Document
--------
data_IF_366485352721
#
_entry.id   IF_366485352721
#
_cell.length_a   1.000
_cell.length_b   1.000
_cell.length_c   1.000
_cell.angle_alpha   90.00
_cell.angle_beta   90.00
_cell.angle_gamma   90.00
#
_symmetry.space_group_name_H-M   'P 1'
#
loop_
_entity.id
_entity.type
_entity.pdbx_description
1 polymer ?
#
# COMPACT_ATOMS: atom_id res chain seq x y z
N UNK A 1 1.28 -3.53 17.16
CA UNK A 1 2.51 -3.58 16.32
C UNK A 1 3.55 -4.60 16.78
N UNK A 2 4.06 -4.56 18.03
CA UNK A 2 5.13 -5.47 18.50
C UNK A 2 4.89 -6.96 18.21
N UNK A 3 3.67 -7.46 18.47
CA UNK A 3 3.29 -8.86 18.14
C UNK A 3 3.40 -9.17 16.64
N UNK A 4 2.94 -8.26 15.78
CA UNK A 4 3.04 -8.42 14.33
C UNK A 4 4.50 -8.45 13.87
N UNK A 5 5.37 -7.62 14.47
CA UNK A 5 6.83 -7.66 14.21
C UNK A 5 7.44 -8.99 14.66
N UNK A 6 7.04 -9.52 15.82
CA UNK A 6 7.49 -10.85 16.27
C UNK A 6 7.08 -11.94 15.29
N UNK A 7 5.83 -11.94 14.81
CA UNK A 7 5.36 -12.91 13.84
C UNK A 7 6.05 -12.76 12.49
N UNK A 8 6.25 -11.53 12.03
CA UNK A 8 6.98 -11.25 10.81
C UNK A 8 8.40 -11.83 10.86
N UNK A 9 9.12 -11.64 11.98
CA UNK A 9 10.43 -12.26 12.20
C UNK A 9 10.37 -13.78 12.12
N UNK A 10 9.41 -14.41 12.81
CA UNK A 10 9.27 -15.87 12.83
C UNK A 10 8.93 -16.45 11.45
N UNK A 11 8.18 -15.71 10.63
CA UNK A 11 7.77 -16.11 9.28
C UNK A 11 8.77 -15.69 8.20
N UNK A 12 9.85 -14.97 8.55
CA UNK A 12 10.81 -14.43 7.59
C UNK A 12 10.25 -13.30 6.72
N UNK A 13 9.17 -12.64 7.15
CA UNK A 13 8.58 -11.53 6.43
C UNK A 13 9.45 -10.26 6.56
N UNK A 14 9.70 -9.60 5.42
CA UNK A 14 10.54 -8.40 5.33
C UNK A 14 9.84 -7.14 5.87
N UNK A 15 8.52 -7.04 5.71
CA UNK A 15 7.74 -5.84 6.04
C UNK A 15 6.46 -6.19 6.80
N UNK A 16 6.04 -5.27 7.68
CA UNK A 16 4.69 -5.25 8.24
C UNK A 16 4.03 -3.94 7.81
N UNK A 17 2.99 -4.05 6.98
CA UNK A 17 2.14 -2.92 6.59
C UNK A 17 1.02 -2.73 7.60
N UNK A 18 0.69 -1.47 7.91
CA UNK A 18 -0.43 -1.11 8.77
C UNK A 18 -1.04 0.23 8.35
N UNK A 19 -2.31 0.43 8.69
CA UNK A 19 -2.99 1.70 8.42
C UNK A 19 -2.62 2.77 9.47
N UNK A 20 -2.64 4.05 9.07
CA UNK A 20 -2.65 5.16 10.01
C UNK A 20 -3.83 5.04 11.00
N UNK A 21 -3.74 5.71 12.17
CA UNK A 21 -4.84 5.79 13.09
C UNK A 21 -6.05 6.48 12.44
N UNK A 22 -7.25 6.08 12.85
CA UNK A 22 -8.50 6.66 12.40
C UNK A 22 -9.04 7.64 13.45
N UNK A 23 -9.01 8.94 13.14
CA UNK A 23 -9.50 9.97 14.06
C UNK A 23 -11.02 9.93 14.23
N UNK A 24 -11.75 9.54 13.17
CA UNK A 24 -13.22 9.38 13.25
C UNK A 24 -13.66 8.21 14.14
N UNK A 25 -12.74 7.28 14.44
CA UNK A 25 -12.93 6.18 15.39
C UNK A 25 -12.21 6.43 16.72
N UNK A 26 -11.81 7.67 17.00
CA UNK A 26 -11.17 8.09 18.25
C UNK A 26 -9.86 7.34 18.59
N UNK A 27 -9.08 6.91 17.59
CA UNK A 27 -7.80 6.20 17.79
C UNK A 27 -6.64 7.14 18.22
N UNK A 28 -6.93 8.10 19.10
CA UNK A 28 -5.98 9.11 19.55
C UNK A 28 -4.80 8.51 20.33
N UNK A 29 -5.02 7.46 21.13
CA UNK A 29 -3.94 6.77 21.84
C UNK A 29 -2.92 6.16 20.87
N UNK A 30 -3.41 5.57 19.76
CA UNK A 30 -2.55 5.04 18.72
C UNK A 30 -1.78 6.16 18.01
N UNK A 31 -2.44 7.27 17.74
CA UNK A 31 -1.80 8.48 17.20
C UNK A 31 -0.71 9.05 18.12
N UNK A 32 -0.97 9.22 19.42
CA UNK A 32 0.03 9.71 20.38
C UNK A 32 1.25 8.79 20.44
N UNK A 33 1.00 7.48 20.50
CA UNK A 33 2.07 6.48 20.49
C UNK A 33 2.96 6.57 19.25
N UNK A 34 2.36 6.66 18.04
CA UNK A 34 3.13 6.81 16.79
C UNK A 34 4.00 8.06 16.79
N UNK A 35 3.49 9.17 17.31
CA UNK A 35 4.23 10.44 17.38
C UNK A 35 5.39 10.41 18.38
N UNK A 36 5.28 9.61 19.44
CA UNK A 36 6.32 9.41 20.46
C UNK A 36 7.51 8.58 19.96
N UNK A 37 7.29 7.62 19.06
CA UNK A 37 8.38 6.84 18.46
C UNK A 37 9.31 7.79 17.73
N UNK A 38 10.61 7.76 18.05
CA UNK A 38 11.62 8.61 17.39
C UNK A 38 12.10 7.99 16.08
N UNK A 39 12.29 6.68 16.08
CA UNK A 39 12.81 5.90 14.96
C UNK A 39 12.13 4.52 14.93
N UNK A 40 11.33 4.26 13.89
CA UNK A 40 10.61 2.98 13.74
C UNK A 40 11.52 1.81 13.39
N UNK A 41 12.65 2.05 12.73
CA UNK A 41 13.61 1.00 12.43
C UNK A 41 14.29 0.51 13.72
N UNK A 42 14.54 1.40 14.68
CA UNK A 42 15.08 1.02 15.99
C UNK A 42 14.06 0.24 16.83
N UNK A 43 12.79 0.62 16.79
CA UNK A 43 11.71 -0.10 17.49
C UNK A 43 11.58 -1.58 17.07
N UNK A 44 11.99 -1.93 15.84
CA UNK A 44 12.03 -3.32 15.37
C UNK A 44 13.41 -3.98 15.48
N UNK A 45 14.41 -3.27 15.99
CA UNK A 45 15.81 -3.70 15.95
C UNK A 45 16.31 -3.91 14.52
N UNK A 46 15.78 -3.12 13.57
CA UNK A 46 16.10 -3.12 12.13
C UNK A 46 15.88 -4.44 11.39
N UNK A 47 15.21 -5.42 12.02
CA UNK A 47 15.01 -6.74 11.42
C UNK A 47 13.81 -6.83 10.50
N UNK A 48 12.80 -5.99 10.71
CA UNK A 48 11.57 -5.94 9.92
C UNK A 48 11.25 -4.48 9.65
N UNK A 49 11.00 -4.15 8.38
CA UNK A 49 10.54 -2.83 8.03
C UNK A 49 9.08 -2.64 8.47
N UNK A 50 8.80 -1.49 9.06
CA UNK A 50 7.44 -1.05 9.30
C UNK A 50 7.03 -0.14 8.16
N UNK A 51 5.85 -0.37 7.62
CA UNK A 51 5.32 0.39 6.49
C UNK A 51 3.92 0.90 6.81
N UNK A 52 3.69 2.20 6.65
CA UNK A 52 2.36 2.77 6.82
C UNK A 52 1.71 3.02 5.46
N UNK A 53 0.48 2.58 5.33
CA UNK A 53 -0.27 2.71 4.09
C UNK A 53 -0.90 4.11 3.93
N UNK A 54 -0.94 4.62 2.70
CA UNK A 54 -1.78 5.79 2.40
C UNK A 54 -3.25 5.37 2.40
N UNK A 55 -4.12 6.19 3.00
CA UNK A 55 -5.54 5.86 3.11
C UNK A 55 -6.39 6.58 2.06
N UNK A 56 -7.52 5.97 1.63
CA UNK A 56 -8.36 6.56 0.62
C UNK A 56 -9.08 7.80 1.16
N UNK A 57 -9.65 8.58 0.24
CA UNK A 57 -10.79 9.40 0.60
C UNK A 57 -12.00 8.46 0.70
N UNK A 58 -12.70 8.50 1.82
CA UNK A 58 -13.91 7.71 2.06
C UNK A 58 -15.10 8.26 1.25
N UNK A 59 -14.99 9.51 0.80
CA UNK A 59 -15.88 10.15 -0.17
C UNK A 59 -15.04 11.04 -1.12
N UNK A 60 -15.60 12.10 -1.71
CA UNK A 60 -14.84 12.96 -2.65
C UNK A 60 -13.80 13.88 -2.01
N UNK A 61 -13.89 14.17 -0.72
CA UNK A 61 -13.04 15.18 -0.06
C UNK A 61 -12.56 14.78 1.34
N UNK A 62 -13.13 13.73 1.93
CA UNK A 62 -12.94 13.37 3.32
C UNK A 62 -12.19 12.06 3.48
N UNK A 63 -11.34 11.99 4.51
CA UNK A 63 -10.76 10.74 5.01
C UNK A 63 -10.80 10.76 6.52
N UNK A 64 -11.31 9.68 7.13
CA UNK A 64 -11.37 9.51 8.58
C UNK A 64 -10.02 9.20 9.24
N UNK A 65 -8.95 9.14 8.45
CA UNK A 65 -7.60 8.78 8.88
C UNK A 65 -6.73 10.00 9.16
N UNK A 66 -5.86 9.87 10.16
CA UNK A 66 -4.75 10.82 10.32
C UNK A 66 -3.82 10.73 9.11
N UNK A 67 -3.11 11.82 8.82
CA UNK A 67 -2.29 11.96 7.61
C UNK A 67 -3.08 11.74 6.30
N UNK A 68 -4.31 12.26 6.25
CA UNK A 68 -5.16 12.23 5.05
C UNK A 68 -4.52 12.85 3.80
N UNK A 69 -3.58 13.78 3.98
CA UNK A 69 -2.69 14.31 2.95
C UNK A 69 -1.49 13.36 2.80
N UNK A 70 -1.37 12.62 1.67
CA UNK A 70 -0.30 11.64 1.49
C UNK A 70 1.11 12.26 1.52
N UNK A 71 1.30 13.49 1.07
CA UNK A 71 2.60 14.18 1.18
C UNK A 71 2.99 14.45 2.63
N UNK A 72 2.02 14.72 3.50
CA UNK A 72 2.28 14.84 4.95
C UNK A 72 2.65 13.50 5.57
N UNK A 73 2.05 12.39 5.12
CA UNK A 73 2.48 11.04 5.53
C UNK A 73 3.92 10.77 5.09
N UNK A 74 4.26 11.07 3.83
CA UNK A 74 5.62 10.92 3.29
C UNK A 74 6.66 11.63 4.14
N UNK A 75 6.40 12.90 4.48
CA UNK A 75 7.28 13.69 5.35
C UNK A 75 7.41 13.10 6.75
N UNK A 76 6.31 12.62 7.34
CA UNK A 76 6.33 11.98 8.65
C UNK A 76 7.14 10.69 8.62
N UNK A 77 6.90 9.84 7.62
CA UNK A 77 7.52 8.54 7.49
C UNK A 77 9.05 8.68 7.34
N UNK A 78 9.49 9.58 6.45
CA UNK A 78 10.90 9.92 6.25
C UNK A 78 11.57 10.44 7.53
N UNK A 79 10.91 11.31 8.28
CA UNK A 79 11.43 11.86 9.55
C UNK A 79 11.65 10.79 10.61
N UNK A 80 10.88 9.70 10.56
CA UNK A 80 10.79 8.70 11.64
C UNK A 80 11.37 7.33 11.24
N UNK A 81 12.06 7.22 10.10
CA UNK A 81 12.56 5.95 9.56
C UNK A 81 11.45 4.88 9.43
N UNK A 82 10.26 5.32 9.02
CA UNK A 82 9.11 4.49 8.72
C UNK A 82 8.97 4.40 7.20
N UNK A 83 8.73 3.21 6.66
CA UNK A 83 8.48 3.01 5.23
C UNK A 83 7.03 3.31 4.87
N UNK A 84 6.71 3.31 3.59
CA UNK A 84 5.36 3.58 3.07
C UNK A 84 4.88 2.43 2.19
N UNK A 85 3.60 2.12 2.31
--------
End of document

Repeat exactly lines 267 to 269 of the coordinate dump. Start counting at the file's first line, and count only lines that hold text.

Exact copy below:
N UNK A 83 8.73 3.21 6.66
CA UNK A 83 8.48 3.01 5.23
C UNK A 83 7.03 3.31 4.87